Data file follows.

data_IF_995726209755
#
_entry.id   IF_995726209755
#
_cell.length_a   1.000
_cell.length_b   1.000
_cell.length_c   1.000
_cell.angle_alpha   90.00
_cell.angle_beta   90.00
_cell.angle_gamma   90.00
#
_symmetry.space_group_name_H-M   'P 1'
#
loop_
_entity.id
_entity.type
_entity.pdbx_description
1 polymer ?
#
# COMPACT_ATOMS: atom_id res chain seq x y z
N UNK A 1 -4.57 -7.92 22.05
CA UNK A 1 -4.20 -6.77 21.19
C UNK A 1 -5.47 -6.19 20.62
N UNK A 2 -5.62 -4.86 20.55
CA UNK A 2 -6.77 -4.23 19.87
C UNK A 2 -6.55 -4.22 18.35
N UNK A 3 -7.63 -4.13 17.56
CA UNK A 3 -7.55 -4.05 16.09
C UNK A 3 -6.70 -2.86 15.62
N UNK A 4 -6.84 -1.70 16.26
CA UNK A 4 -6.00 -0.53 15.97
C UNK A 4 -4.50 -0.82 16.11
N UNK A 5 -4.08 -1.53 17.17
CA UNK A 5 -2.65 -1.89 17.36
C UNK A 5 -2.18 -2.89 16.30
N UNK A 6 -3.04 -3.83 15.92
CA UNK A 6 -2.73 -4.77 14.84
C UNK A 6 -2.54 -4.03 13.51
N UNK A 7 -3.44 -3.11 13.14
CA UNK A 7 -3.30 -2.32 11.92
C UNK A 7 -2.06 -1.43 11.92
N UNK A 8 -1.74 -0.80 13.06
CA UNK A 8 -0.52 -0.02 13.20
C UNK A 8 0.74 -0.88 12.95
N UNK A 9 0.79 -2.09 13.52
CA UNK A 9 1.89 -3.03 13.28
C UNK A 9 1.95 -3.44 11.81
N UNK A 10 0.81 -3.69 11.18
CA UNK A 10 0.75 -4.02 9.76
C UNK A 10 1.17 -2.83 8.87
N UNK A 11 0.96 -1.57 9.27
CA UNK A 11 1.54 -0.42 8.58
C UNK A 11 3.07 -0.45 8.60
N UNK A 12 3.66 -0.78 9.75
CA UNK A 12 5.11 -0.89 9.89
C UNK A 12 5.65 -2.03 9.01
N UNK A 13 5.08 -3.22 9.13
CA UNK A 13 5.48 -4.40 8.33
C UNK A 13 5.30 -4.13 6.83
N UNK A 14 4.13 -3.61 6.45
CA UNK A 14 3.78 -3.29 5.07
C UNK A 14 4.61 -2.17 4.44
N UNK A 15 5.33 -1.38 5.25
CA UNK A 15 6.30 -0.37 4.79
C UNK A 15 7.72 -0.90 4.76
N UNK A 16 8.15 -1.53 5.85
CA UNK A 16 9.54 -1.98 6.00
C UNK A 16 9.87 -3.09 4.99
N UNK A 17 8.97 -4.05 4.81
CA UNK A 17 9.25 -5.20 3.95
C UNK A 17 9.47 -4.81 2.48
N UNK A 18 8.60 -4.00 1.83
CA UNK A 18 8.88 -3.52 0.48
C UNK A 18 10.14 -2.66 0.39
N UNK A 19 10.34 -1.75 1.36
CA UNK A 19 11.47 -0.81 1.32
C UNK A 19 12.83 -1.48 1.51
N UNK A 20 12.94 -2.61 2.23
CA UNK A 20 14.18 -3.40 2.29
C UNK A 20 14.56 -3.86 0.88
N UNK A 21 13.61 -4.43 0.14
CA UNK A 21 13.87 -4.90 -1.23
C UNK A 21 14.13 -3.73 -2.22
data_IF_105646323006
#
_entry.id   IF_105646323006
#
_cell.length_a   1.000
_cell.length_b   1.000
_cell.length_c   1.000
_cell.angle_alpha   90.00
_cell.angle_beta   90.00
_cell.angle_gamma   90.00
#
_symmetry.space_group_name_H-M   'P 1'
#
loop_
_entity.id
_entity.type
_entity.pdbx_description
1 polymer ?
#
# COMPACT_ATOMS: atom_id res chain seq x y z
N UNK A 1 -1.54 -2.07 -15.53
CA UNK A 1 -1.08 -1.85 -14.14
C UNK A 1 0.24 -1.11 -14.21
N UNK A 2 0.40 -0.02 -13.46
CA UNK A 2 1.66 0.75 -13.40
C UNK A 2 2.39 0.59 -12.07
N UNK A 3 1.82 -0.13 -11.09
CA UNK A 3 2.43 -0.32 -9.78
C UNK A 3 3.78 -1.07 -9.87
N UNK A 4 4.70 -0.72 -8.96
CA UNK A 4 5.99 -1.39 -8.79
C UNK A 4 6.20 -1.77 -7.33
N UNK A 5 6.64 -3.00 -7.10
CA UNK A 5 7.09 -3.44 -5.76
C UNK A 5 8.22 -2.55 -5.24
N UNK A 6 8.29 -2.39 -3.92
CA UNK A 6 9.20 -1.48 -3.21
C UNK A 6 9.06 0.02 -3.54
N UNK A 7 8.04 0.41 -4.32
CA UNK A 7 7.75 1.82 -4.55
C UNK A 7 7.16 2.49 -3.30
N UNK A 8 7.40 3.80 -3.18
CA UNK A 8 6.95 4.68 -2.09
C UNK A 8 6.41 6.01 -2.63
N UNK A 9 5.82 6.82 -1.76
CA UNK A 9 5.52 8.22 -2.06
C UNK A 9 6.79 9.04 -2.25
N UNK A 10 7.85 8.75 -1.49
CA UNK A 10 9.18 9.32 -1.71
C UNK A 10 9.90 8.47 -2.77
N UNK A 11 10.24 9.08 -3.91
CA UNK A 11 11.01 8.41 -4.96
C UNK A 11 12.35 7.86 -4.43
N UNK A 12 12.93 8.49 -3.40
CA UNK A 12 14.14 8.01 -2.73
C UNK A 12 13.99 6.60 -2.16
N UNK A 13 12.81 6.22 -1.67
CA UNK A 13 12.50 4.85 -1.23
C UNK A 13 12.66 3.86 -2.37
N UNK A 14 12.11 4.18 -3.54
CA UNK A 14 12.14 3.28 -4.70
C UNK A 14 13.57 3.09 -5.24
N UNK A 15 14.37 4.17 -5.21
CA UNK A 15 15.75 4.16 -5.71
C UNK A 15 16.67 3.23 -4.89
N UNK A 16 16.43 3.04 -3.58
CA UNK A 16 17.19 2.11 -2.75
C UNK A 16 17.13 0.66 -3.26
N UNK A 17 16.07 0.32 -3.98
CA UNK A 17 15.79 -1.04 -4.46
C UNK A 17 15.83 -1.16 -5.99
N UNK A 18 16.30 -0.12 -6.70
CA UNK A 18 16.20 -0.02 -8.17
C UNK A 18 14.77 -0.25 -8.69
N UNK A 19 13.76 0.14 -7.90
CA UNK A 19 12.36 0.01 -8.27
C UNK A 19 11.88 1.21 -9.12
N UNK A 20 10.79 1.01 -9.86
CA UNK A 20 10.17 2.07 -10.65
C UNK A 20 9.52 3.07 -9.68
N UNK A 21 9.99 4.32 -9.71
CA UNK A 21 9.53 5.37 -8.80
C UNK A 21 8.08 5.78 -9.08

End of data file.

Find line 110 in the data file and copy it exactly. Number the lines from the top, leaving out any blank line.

N UNK A 3 1.82 -0.13 -11.09